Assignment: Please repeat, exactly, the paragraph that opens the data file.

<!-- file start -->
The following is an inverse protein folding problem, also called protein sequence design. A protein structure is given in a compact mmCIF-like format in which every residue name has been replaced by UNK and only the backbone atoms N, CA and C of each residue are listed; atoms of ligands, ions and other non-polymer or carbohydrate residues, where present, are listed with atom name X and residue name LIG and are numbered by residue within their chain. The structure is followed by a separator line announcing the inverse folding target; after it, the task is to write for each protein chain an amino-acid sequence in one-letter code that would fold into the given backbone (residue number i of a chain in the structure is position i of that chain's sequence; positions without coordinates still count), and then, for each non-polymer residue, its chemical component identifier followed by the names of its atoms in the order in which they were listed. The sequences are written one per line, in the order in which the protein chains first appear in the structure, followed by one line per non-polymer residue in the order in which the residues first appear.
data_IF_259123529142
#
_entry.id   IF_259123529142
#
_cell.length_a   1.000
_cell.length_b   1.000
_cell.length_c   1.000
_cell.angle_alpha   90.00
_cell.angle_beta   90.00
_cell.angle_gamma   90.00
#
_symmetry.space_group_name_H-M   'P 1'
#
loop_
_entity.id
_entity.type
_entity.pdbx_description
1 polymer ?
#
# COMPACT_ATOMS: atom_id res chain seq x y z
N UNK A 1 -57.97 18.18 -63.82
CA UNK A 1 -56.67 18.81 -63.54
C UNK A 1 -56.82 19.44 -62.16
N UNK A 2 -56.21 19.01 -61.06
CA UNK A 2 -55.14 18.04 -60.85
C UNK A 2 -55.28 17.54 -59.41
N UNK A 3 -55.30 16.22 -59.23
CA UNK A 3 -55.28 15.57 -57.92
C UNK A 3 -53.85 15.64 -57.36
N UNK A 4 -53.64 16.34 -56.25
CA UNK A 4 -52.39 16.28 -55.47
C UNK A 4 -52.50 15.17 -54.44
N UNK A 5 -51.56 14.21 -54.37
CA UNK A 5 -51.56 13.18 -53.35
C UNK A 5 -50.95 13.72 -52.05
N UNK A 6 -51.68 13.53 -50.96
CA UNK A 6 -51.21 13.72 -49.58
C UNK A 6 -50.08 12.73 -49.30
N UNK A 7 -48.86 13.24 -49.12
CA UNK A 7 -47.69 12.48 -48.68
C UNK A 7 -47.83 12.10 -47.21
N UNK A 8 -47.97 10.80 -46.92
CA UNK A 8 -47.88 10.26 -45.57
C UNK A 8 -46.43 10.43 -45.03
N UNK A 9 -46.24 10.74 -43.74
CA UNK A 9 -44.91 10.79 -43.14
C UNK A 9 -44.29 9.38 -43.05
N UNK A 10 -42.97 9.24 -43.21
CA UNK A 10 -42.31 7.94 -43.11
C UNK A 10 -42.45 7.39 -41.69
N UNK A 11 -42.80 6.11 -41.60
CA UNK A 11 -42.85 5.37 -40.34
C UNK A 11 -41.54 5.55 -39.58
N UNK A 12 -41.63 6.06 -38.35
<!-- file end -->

The following is an inverse protein folding problem, also called protein sequence design. A protein structure is given in a compact mmCIF-like format in which every residue name has been replaced by UNK and only the backbone atoms N, CA and C of each residue are listed; atoms of ligands, ions and other non-polymer or carbohydrate residues, where present, are listed with atom name X and residue name LIG and are numbered by residue within their chain. The structure is followed by a separator line announcing the inverse folding target; after it, the task is to write for each protein chain an amino-acid sequence in one-letter code that would fold into the given backbone (residue number i of a chain in the structure is position i of that chain's sequence; positions without coordinates still count), and then, for each non-polymer residue, its chemical component identifier followed by the names of its atoms in the order in which they were listed. The sequences are written one per line, in the order in which the protein chains first appear in the structure, followed by one line per non-polymer residue in the order in which the residues first appear.